Recognizing social complexity in rational inquiry
Tinneke Beeckman Last Saturday’s edition of Trouw – a Dutch newspaper – had an article on Tinneke Beeckman, a Flemish philosopher. She speaks regularly on Machiavelli, Spinoza and Nietzsche and has recently published a book in Dutch with a title that could be translated as “Power and powerlessness: an inquiry of the current attack on the Enlightenment” (available from e.g. Amazon). In this book she shows how the commotion over the 2015 Paris attacks (Charlie Hebdo and Bataclan) demonstrates that the Enlightenment ideals of truth and equality have been supplanted by the confusing ambiguity of post-modern thought.
Enlightenment principles The Enlightenment is based on three principles, the first of which is (1) rational inquiry. This is necessary for scientific progress but also to critically examine sacrosanct beliefs, including religious orthodoxies. Rational inquiry is based on facts and uses scientific methods. This brings us to two more principles: (2) the equal right of all people to conduct such inquiry; and (3) absolute disregard of any authority to oppose such critical inquiry. The Enlightenment principles are fundamental to a fair, free and progressive society, see concept map above. Conservative, unenlightened authorities tend to use beliefs to wield power to shackle people, control resources (often to their own benefit), and ignore inconvenient facts, even in the face of reason.
Michel Foucault The great societal debates of today are debilitated by the prevalence of postmodern thought. This leaves us powerless in the face of wicked problems such as sinister fundamentalism and obdurate neoliberalism. Postmodern thought is epitomized by the influential French philosopher Michel Foucault, who criticized the key principle of the Enlightenment by emphasizing the limitations of rational inquiry due to subjective arbitrariness in judgment. He argues that after the ‘battle of perspectives’ (in the media), truth, like history, is written by the victors. Liberation can only follow by resisting the powers to prevail, because truth is subordinate to power and not the outcome of ‘rational inquiry’. Sadly, in all this the Enlightenment tool of reason plays a minor role. The former level playing field for reason is drowned by rhetoric and media mystification.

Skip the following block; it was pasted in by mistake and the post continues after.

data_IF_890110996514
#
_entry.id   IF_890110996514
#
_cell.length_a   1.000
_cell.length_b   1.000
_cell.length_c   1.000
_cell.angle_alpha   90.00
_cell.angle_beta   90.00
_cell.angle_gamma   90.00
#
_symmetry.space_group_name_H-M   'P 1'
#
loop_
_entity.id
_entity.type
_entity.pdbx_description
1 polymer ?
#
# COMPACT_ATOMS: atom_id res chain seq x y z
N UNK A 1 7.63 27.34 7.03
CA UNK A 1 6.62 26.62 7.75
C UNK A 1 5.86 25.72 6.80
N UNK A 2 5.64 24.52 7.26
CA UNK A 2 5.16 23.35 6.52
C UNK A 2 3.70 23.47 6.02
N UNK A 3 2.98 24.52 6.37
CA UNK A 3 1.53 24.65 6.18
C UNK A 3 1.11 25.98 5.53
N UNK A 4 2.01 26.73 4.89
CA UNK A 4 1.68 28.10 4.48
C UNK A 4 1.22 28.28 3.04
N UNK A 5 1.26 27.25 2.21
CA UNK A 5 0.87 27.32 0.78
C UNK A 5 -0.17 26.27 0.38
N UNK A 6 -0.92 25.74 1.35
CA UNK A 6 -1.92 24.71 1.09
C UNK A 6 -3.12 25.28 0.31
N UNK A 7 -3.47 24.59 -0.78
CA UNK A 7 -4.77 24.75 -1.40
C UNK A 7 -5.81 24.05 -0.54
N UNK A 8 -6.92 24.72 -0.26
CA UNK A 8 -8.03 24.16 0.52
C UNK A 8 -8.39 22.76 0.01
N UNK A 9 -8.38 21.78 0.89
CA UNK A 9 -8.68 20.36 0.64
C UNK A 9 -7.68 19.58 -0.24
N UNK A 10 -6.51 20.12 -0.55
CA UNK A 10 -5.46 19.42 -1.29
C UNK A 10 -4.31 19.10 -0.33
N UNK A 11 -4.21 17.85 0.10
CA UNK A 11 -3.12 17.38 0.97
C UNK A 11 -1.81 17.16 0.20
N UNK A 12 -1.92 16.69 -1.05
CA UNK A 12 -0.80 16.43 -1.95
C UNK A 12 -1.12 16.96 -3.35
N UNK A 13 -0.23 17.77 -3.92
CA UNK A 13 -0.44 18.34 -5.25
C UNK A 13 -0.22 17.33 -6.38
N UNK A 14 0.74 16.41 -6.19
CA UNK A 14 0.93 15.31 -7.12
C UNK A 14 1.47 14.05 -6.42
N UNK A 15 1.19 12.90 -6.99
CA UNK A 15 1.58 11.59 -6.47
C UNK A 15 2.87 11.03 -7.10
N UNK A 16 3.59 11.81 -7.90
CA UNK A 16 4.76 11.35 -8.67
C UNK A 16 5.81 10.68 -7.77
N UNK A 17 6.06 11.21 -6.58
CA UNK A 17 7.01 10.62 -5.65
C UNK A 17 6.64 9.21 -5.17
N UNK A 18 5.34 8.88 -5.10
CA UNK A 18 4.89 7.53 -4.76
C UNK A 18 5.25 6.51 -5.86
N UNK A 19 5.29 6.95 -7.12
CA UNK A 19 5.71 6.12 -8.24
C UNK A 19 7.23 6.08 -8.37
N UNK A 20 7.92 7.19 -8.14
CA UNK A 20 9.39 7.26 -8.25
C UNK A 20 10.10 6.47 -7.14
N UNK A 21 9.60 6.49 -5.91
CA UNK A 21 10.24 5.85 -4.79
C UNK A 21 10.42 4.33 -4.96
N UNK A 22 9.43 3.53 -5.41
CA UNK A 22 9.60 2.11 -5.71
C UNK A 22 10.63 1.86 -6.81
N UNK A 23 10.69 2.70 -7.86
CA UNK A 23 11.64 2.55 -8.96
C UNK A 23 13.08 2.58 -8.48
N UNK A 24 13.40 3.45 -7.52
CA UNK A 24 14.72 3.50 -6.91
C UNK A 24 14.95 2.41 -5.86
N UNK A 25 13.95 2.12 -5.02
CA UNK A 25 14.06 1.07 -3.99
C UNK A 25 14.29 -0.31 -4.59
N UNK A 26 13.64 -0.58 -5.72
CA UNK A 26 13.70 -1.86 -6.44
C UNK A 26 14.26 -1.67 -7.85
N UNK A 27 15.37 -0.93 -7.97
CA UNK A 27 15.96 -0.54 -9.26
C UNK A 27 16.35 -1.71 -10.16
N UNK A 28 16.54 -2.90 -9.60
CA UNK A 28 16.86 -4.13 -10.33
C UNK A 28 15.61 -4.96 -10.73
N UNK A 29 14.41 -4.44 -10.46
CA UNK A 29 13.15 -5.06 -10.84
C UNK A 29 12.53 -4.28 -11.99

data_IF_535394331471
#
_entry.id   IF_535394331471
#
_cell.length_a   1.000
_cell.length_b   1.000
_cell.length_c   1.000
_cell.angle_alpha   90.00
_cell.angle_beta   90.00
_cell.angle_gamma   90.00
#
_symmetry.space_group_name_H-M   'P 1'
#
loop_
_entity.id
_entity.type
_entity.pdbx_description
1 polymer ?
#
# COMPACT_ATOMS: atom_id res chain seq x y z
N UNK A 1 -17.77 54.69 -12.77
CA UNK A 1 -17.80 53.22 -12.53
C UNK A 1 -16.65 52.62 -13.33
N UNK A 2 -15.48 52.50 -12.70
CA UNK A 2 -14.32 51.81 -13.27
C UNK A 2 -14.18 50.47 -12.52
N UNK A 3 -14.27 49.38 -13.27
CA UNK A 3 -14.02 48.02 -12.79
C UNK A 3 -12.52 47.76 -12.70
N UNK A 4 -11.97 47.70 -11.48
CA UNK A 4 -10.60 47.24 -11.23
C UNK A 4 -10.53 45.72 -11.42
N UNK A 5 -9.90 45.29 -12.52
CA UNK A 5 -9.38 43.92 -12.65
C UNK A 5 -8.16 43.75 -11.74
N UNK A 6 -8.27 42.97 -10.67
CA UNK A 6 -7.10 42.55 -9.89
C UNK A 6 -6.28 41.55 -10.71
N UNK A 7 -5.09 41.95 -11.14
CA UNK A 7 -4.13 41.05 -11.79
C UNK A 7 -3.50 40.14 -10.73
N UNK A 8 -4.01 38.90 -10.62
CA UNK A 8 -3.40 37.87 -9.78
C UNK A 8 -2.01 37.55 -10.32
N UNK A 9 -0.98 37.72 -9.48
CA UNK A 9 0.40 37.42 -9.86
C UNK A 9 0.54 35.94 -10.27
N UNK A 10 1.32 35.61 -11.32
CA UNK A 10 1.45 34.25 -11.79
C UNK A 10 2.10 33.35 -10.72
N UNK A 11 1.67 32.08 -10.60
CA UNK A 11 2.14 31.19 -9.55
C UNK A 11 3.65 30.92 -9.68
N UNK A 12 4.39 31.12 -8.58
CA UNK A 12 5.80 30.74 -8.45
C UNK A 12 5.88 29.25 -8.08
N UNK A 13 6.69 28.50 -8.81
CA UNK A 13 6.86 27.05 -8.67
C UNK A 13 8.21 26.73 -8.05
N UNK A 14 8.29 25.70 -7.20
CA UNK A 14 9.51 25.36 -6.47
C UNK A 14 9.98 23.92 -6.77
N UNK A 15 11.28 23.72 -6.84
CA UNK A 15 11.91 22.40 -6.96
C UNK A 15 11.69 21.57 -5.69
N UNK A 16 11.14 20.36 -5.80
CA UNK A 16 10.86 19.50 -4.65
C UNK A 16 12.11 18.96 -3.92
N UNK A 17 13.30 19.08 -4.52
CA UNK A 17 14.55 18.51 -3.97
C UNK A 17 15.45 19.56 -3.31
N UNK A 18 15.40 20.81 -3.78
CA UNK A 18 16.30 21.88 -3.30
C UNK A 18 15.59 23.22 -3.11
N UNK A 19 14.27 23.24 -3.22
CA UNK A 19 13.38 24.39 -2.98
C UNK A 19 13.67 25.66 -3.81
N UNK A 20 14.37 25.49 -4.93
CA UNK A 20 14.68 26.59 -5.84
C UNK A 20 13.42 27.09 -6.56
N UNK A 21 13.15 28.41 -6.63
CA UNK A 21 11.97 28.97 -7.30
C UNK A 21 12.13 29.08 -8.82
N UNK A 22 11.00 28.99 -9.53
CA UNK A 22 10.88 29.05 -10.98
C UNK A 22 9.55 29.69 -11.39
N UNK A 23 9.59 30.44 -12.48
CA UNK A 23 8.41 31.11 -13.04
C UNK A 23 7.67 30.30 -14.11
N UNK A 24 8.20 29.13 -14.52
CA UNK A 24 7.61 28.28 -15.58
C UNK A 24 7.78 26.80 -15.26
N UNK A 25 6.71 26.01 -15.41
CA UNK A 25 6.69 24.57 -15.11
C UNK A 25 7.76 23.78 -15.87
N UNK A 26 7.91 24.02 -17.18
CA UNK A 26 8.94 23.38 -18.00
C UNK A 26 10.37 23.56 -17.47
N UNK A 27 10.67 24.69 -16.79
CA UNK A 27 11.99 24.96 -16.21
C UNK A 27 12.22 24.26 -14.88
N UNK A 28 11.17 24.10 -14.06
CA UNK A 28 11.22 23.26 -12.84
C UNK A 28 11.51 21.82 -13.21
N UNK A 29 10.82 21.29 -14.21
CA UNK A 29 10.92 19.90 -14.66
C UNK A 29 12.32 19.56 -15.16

Nietzsche and Freud Foucault and other postmodernists based themselves on Nietzsche’s critique of the Enlightenment. To Nietzsche the Enlightenment, like for instance Christianity, was itself a sacrosanct belief that had to be rejected if we wanted to live in real freedom, because Reason (in itself) lacks zest. Freud, on the other hand, criticized sacrosanct beliefs in any guise, because they have been designed to reinforce one or several of a catalogue of pathological fears. Only by recognizing this mechanism we can liberate ourselves from false beliefs.
Beeckman’s approach In many of the current societal debates we chose to avoid conflict for fear of looking bad in the media. One way of avoiding conflict is by abstaining from the use of Reason, because rational inquiry may surface inconvenient truths that may appear Eurocentric or insensitive (e.g. to ‘vulnerable’ religious minorities) or arbitrary (e.g. to defenders of staunch liberalism). But the conflicts that led to the need for such rational inquiries do not go away. Besides, the arguments of Foucault and others are flawed. Paraphrasing Churchman we could say that rational inquiry is not a bad idea (i.e. a pretty good idea, two hurrays etc.).
Systems approach From a systemic point of view, what is often lacking in rational inquiry is a proper understanding of the nature of the problems we are dealing with, i.e. o f the nature of so-called ‘wicked problems‘. Once we accept that many societal problems are very complex (i.e. systemic) in nature, we will find it easier to understand that we need forms of inquiry that do justice to such a systemic reality. The advantage of the systems approach could be formulated as: providing a better balance in the inquiry of (1) divergent perspectives (Foucault), (2) hidden or less hidden motivations (e.g. Freud), and (3) verifiable facts (Enlightenment rationality), unified by using (4) a purposive concept of social complexity (Nietzschean drive).
Wicked solutions A practical format for applying the systems approach is described in:
- Williams, Bob and Sjon van ’t Hof. 2014. Wicked solutions: a systems approach to complex problems(First edition). Wellington, New Zealand: Bob Williams. Available from http://gum.co/wicked